a target website, and a service provider" and that the "target website ... may include, for example, a
website such as Facebook or Yahoo as set forth in the Amended Complaint."
power, yet important to resolving infringement. Additionally, Zynga provided the court with
declarations Facebook, Yahoo, and Google submitted in prior Delaware actions that state
litigation in Delaware would be inconvenient for their employees because the vast majority of
their operations are based in California. (D.I. 35 at 7; D.I. 30, Exs. E-G.) Accordingly, the court
finds this factor weighs heavily in favor of transfer because the Northern District of California
can exercise subpoena power over most of the nonparty companies, but Delaware cannot. See
Linex Techs., 2013 U.S. Dist. LEXIS 1924 at *18 (giving weight to "convenience of witness
factor" when "likely witnesses reside beyond the court's subpoena power and ... there is reason
to believe those witnesses will refuse to testify absent a subpoena.").
For location of books and records factor, the court has acknowledged that "[i]n patent
infringement cases, the bulk of the relevant evidence usually comes from the accused infringer.
Consequently, the place where the defendant's documents are kept weighs in favor of transfer to
Smart Audio, 910 F. Supp. 2d at 732 (citation omitted).
technological advances have made transportation of electronic evidence far less onerous, the
court "cannot simply ignore the location of the relevant books and records." !d. (citing In re
Link_A_Media, 662 F.3d at 1224). As all the documents relating to the design and sale of the
Accused Games, including the highly sensitive source code, are located in San Francisco, (D.I.
29 at 14), this factor weighs slightly in favor oftransfer.
With regard to the public interest factors, practical considerations weigh in favor of
transfer, and the remaining factors are neutral. For practical considerations, Segan argues that
transfer should not be granted because it would simply shift the burden and inconvenience from
Zyga to Segan. (D.I. 33 at 18 (citing Bergman v. Brainin, 512 F. Supp. 972, 973 (D. Del.
1981l) In contrast, Zynga argues that practical considerations favor transfer because none of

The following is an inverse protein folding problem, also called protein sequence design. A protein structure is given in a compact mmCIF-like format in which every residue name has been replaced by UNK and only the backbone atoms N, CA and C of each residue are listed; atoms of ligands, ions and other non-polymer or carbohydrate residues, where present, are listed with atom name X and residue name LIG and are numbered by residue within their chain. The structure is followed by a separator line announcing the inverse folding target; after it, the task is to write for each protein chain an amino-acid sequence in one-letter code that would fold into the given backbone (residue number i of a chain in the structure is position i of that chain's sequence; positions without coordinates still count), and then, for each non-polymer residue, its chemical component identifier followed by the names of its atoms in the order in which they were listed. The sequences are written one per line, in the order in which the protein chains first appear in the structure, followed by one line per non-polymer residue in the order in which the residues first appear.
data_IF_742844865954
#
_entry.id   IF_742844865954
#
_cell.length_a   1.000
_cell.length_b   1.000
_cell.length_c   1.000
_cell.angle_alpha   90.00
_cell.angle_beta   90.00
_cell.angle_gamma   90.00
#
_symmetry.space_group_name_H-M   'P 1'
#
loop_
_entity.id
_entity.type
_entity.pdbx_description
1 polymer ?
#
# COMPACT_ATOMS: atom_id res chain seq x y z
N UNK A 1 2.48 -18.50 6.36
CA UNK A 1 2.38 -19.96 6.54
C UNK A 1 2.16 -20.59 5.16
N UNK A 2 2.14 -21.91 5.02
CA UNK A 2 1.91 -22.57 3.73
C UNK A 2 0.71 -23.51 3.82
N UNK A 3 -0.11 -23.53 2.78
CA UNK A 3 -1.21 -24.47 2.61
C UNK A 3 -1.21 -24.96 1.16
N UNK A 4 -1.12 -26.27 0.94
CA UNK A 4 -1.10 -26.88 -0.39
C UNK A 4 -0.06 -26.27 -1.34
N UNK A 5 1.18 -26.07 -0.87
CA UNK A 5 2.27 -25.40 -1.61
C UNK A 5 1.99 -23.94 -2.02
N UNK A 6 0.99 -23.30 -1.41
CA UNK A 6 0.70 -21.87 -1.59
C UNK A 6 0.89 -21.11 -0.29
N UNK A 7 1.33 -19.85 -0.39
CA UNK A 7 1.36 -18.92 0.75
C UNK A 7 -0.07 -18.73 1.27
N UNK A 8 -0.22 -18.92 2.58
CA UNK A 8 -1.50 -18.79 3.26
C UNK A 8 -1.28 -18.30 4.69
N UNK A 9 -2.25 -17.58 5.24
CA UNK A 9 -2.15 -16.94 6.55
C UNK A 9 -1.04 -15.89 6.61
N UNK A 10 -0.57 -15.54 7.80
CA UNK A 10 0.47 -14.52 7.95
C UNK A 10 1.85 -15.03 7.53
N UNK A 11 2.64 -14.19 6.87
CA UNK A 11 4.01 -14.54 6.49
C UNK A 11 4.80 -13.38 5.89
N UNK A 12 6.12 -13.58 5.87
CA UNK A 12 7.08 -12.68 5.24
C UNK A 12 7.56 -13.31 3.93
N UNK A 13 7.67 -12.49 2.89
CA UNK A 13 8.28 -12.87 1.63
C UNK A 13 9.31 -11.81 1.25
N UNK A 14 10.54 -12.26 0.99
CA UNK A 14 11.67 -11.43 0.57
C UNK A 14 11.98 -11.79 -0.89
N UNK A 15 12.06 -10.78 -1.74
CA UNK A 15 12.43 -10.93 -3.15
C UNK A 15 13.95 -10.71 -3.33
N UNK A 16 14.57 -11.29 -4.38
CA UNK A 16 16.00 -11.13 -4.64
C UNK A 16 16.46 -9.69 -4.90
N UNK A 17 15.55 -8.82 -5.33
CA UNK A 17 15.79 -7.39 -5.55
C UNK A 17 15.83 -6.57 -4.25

the parties have a presence in Delaware; the majority of the evidence, witnesses, and nonparty
companies are located in the Northern District of California; and transfer would reduce the
expense and disruption to Zynga's and the nonparty companies' business operations. (D.I. 29 at
15.) The court agrees. While transfer will increase Segan's travel expenses, it will not
dramatically increase its litigation costs, or have a disproportionate disruptive effect upon its
business operations. Further, transfer to a district where numerous nonparty witnesses reside will
reduce public costs. As such, the court believes that the "aggregate litigation costs will be
reduced by litigating in California." Linex Techs., 2013 U.S. Dist. LEXIS 1924 at *22-23
(explaining that practical considerations require an evaluation of the underlying facts unbiased
by the defendant's decision to incorporate in Delaware).
Accordingly, the court concludes
practical considerations of efficiency, expense, and ease favor transfer.
For relative administrative difficulty, the parties cite multiple court statistics. 5 The court
finds the factor neutral and notes that this case will be scheduled consistent with the parties'
proposal. The local interest factor is neutral because a patent infringement action is more
properly described as a national controversy. See Smart Audio, 910 F. Supp. 2d at 733-34 (citing
The court is puzzled by Segan's reliance upon Bergman. The Bergman Court granted the
defendant's motion to transfer because only two of the plaintiff's witnesses were likely to testify at trial;
most of the defendants were located in the transferee district; the transferee court had subpoena power
over necessary third-party defendants; and litigation in Delaware would seriously disrupt the defendants'
and third-parties' business operations. 512 F. Supp. at 973-75. In short, the Bergman facts are analogous
to the present case, and thus, compel transfer.
Zynga notes that the District of Delaware had 1000 new patent cases filed in the first nine
months of2013 compared to only 166 in the Northern District of California. (D.I. 35 at 9.) Further, each
active district judge in the District of Delaware has an average of222 active patent cases, compared to 15
cases per active district judge in the Northern District of California.( !d.) However, Segan notes that
compared to the Northern District of California, Delaware has both a shorter average time for resolution
of patent cases (1.05 years compared to 1.28 years) and a shorter time-to trial (2.03 compared to 2.92
years.)(D.I. 33 at 20-21.)
Helicos Biosciences Corp. v. Illumina, Inc., 858 F. Supp. 2d 367, 375 (D. Del. 2012)). Similarly,
enforceability of the judgment, and public policies of the fora are neutral in this transfer analysis.
Considering the Jumara factors as a whole, the court believes that Zynga has met its
burden of demonstrating that the interests of justice and convenience strongly favor transfer.
Notably, only Segan's forum preference weighs against transfer, and that preference was not
afforded maximum deference in this case. On the other hand, several factors counsel transfer: the
location where the claim arose; the location of relevant books and records; and practical
considerations that might make trial easier and less expensive. Additionally, the convenience of
witness factor strongly favors transfer because the Northern District of California can exercise
subpoena power over most of the nonparty witnesses, but Delaware cannot. Therefore, the court
grants Zynga's motion to transfer.
IN THE UNITED STATES DISTRICT COURT
FOR THE DISTRICT OF DELAWARE
Civil Action No. 11-670-GMS
IT IS HEREBY ORDERED THAT:
1. The Zynga's, Inc. Motion to Transfer to the Northern District of California (D.I. 28) is
2. The above-captioned action is transferred to the U.S. District Court for the Northern
District of California.